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ICEfaces – Part 3


Ajax Push with ICEfaces
Welcome back to another article on ICEfaces. This time, you are going to learn how to build a simple application with Ajax Push.


What is Ajax Push?

Ajax Push is a powerful feature in ICEfaces and it is a way of pushing presentation changes to the client browser based on server-side events. This means that the server can decide when to refresh the client user interface based on dynamic state changes.

So, what is interesting here is that Ajax Push enables real-time collaborative features. When multiple users are interacting with the same application, each user can be instantly aware of each others actions.

Ajax Push is also known as “Server-initiated Rendering”.


How it works?

ICEfaces Ajax Push is based on the concept of HTTP protocol inversion, which uses the technique of holding an open request from the browser, and responding to that request when something is available to be pushed.

Following diagram from www.icefaces.org shows the mechanism in Ajax Push.


  1. ICEfaces application initially makes a blocking request to server.
  2. The state of the application is changed and the application requests to render.
  3. JSF Component Tree is created.
  4. Server DOM changes are identified.
  5. Incremental update is sent back to the client browser via Ajax Bridge.
  6. Application makes another blocking request.
  7. Incremental update is applied to client DOM.

Let’s see how to make use of this mechanism.


APIs for Ajax Push

There are three key elements to the Ajax Push.

  • Render Manager – This is an application scoped managed bean to coordinate all render requests. This is also used to register render groups.



  • Render Group – A render group manages several Renderables (clients) that will receive same push updates. Types of render groups are: on-demand, interval and delay.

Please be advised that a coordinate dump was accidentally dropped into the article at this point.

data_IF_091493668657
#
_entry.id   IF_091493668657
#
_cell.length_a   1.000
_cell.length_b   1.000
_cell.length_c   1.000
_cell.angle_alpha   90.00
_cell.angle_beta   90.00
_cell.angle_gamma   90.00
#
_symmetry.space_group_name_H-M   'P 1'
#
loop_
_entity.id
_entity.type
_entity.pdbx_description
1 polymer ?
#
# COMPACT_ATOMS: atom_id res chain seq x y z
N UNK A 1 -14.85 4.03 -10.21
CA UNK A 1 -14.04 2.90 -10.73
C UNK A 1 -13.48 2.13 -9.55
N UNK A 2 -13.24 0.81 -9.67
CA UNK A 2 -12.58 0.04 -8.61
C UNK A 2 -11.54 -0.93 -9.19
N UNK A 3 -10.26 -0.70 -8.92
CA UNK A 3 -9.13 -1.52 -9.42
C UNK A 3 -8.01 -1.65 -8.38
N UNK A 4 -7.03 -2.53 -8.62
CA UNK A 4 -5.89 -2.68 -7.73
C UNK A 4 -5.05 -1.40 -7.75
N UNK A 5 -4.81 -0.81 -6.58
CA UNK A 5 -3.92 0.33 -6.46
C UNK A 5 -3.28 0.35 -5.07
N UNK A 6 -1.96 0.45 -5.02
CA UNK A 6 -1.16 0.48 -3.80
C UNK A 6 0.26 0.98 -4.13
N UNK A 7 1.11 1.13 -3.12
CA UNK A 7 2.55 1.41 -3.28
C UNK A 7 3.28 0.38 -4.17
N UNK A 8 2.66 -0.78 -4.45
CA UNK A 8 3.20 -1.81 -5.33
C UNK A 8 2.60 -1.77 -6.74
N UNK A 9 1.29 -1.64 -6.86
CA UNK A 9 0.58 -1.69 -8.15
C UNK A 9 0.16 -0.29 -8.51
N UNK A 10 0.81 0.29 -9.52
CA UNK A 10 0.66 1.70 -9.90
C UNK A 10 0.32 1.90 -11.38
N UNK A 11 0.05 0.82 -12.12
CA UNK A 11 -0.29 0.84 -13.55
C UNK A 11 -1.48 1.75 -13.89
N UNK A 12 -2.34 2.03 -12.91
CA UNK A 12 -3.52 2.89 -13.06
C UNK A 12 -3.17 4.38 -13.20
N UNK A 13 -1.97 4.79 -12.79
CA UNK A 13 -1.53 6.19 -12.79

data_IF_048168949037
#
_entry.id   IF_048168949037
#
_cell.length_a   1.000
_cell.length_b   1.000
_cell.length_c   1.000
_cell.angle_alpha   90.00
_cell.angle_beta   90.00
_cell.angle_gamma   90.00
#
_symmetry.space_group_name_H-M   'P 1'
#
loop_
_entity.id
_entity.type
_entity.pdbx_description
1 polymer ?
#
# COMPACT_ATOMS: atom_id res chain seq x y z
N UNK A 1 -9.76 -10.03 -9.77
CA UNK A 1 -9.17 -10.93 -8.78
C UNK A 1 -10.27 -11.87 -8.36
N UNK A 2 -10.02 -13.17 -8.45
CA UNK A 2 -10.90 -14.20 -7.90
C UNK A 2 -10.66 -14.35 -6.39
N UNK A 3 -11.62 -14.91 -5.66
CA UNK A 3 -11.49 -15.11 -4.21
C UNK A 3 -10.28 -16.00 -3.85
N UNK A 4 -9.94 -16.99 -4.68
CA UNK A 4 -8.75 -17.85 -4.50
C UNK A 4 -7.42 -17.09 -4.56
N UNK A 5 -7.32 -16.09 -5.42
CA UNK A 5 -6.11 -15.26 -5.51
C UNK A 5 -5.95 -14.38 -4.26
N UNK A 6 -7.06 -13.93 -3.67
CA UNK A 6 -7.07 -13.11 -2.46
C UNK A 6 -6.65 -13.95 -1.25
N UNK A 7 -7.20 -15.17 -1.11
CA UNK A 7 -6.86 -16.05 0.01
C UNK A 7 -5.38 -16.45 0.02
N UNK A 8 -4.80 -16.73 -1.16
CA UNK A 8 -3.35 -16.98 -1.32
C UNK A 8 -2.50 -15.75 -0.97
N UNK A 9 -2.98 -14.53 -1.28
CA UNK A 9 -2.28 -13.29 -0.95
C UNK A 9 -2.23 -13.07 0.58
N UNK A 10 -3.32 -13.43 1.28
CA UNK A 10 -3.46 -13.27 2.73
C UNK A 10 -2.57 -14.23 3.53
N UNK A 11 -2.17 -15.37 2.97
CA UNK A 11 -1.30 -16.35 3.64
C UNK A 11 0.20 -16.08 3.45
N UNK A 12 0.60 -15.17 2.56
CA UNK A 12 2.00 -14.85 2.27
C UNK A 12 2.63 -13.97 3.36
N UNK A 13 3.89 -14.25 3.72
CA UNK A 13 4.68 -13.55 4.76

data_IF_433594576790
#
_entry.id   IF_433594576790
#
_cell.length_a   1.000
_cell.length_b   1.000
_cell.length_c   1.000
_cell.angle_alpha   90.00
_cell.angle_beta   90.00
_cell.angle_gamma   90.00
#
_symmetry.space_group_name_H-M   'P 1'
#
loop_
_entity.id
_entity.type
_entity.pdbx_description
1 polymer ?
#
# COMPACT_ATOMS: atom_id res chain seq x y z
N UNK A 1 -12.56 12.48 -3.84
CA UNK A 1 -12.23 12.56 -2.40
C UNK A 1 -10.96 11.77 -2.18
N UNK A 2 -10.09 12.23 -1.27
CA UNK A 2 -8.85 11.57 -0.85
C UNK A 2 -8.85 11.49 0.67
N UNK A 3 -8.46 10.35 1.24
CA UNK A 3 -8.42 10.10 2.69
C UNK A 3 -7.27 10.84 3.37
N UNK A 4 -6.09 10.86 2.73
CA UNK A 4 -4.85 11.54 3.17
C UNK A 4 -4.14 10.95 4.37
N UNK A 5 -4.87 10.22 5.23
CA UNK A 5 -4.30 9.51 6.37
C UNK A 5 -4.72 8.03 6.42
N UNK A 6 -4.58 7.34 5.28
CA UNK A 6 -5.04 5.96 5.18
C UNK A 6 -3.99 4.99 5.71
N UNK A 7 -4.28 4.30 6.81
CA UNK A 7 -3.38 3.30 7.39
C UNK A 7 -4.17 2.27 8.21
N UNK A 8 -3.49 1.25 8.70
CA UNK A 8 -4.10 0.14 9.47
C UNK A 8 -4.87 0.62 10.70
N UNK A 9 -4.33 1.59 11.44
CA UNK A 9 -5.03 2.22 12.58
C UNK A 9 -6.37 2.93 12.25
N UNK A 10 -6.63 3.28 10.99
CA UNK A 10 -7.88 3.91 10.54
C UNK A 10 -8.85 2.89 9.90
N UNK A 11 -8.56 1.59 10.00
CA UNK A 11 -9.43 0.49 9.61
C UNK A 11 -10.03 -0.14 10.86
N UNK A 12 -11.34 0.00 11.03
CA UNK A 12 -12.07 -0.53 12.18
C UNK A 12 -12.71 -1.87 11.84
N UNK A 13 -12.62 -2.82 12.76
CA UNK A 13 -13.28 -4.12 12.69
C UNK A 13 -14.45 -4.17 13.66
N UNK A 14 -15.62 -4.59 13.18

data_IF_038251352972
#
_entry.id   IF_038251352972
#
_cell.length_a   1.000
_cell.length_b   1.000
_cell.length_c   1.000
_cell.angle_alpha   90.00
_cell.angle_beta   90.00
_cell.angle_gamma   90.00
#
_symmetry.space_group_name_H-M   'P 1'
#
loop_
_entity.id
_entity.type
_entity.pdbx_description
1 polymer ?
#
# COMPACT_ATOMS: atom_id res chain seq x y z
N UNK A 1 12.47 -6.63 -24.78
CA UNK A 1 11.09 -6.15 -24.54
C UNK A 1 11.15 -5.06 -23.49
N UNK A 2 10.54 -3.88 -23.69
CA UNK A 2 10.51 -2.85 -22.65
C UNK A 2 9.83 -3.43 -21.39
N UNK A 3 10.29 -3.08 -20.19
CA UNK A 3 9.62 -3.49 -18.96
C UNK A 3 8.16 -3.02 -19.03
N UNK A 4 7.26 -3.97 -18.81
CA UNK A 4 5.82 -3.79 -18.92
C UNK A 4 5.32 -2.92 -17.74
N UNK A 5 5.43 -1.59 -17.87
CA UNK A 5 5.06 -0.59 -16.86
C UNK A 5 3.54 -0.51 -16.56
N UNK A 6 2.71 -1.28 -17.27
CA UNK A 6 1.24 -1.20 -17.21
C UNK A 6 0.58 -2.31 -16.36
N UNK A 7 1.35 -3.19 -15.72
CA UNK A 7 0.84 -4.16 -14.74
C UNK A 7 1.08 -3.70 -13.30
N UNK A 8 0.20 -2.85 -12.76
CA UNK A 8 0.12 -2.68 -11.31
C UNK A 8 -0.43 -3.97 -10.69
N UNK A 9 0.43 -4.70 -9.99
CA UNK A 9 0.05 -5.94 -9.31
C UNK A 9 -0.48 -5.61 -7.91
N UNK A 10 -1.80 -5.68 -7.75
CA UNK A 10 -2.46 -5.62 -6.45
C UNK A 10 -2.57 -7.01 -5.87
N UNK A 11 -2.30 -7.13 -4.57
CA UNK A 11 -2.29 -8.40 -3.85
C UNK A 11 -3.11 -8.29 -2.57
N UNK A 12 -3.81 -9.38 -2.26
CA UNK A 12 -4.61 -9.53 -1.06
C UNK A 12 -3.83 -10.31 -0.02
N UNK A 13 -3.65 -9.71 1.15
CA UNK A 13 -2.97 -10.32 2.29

• Renderable – Any request or session scoped managed bean implementing Renderable interface can be added to render group and push updates.



ICEfaces framework provides two different APIs for us to use server-initiated rendering in our application.

  1. RenderManager – The RenderManager API is a very powerful API, which provides better control over Ajax Push requests. This API make use of above mentioned key elements and there are several steps to configure.
  2. SessionRenderer – The SessionRenderer API is the most easiest API to use as it is designed to make use of Ajax Push with least effort. Actually the RenderManager API is used inside this API.

I am explaining only SessionRenderer API in this article and other API will be explained in a later article.


Sample application using the SessionRenderer API

Let’s use the SessionRenderer API to create a very simple chat application, which will be similar to an IRC (Internet Relay Chat) client.

The application will consist of two inputs. One input will be used to enter the user name and the other input will be the chat message. The command button “Send”, will add the message to application scoped list and list of messages will be displayed in the same page.

Here we are using a list in application scoped managed bean as every user connected should be able to see the message. When a message is added, we use SessionRenderer API to update message list in all users.

In my last article, I created a sample application using Eclipse IDE. This time we will extend the same application to meet our requirements.

1. First we will create the Application Scoped Managed Bean. Create the bean in the same way we created the managed bean in last article. Remember to select “application” as the scope.

Following is the code.

package view;

import java.util.ArrayList;

import java.util.Collections;

import java.util.List;

public class ApplicationBean {

private List<String> messagesList;

public ApplicationBean() {

messagesList = Collections.synchronizedList(new ArrayList<String>());


public List<String> getMessagesList() {

return messagesList;




This bean contains the list of messages. I created a synchronized list to avoid any concurrency issues.

Only one instance of this bean will be created for the application.